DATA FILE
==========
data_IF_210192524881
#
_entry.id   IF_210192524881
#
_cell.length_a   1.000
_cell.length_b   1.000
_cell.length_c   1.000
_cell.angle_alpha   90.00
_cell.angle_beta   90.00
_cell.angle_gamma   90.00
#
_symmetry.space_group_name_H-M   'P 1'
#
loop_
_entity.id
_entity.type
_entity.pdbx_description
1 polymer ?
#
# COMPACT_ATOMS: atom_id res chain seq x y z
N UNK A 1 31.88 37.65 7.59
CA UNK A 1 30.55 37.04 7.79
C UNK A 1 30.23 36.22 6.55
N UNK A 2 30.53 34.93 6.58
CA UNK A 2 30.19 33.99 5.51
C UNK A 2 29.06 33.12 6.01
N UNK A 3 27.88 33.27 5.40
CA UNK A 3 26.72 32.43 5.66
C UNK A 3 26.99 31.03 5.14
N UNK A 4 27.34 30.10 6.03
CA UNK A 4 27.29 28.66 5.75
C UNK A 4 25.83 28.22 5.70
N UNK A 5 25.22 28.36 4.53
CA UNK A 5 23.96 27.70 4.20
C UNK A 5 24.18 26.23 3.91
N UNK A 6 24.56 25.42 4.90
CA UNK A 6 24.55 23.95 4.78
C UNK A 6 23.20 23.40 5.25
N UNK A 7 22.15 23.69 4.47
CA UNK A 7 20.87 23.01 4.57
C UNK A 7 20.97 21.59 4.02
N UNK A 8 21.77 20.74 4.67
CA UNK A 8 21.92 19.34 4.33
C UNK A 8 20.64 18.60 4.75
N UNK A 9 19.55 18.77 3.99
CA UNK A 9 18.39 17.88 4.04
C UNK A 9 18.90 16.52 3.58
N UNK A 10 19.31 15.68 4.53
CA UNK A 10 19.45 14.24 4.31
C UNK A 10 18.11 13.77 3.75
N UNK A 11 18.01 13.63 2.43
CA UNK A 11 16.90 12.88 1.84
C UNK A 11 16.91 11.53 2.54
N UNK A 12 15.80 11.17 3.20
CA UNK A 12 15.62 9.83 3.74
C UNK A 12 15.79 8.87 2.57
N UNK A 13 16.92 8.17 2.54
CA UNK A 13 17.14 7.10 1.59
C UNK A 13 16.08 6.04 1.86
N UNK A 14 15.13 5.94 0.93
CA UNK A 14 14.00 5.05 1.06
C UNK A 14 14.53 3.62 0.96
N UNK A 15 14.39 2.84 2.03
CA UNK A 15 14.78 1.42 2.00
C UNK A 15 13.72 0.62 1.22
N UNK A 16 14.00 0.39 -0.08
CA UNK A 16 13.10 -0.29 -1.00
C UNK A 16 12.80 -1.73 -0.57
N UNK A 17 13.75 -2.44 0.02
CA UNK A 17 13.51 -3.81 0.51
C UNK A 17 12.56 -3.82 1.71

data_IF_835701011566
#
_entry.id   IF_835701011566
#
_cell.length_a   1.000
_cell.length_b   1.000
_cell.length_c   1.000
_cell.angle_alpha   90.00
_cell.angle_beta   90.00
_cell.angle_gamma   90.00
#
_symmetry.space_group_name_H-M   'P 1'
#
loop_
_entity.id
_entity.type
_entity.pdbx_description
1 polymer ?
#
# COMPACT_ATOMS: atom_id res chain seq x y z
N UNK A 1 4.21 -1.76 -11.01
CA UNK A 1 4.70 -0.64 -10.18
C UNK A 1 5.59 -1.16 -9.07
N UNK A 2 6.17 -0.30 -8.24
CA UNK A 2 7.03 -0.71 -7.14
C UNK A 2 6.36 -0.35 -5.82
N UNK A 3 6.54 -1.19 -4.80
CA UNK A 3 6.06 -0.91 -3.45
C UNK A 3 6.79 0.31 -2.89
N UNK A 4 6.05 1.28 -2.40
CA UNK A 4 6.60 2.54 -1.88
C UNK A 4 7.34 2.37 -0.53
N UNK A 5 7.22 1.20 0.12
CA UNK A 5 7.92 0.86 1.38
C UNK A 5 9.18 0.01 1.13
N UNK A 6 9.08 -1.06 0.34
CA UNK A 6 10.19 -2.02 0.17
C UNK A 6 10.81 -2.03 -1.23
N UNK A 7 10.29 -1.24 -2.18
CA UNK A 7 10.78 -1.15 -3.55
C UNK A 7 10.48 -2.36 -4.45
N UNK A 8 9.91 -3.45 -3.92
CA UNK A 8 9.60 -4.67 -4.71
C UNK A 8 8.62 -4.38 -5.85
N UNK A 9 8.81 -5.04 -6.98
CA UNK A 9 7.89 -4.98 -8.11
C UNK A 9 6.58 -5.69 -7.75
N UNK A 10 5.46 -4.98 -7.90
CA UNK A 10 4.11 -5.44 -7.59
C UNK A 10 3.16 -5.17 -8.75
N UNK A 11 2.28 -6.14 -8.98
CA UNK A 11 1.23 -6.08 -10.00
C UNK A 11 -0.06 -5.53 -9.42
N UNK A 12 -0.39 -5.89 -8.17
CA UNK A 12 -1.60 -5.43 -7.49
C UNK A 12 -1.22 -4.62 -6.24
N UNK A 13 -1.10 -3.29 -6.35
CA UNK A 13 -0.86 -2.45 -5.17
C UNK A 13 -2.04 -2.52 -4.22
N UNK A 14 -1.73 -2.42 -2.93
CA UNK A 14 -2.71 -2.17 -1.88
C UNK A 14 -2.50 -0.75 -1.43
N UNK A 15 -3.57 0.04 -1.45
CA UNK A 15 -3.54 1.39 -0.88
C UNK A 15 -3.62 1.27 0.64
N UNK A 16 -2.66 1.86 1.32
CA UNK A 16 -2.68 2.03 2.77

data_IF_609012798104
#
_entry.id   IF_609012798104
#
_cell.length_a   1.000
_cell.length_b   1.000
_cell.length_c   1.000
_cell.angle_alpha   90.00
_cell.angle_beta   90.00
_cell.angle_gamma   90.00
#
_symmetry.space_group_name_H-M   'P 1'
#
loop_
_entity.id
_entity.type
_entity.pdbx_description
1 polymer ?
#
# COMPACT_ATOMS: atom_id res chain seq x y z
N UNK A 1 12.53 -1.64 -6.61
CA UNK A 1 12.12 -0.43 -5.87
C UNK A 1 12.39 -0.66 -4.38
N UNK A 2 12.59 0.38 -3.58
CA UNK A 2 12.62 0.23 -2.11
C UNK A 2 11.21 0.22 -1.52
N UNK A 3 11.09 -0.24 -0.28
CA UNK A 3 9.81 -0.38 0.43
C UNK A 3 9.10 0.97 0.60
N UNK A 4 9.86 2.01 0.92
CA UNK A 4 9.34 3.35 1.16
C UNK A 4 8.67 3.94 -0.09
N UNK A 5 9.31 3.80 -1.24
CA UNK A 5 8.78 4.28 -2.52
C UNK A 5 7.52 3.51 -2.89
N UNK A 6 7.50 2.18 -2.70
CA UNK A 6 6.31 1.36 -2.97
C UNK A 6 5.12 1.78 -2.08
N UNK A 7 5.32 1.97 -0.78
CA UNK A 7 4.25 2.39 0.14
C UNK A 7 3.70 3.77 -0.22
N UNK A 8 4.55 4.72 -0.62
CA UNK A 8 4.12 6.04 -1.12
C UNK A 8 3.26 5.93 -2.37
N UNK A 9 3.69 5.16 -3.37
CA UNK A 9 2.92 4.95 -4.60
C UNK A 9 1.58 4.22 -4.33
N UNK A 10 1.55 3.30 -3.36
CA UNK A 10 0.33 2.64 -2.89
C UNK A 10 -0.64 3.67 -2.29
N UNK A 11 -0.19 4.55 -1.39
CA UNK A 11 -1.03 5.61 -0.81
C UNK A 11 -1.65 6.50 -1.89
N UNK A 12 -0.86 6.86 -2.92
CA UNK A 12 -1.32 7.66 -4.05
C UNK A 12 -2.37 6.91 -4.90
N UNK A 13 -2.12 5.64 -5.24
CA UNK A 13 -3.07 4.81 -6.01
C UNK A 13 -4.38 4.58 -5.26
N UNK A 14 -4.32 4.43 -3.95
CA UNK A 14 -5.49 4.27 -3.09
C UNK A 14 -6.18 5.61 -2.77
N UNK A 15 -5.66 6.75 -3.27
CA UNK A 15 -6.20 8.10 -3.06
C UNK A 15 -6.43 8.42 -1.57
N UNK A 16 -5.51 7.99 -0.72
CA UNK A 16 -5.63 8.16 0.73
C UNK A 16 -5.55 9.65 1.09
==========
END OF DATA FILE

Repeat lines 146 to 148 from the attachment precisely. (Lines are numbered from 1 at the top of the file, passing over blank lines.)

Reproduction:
_cell.angle_alpha   90.00
_cell.angle_beta   90.00
_cell.angle_gamma   90.00